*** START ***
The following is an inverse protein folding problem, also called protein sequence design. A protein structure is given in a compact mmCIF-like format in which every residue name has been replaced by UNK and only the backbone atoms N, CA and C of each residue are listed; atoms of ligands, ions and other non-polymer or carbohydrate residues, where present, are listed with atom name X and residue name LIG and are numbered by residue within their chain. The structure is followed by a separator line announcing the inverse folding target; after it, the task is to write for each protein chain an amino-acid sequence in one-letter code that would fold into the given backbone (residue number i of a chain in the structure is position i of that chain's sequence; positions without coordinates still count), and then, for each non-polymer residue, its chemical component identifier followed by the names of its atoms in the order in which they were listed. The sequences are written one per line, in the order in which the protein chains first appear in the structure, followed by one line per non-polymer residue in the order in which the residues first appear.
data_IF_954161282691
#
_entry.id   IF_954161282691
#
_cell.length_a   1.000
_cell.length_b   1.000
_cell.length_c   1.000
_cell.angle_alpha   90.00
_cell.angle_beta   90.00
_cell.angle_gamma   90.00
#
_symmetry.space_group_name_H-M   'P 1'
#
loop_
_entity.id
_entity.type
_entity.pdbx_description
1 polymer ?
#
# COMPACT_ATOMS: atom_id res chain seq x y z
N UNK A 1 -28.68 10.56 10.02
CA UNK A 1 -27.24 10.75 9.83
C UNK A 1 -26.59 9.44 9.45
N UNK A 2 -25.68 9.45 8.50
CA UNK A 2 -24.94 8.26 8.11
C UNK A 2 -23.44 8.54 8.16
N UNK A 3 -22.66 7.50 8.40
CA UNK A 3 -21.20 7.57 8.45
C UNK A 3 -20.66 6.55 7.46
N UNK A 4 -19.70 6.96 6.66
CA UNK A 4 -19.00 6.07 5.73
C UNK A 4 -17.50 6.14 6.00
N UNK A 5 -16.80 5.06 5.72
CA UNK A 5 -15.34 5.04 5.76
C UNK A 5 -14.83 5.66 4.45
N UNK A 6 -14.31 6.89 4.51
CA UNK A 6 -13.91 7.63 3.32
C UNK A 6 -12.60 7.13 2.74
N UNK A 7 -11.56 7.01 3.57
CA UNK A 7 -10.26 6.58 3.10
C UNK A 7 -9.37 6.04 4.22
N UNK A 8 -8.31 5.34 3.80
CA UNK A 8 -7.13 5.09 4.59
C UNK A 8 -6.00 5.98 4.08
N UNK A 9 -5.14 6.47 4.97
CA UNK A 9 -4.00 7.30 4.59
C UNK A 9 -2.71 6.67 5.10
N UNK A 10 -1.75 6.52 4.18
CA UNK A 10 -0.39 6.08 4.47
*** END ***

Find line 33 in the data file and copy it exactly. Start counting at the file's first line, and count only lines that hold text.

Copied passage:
C UNK A 4 -17.50 6.14 6.00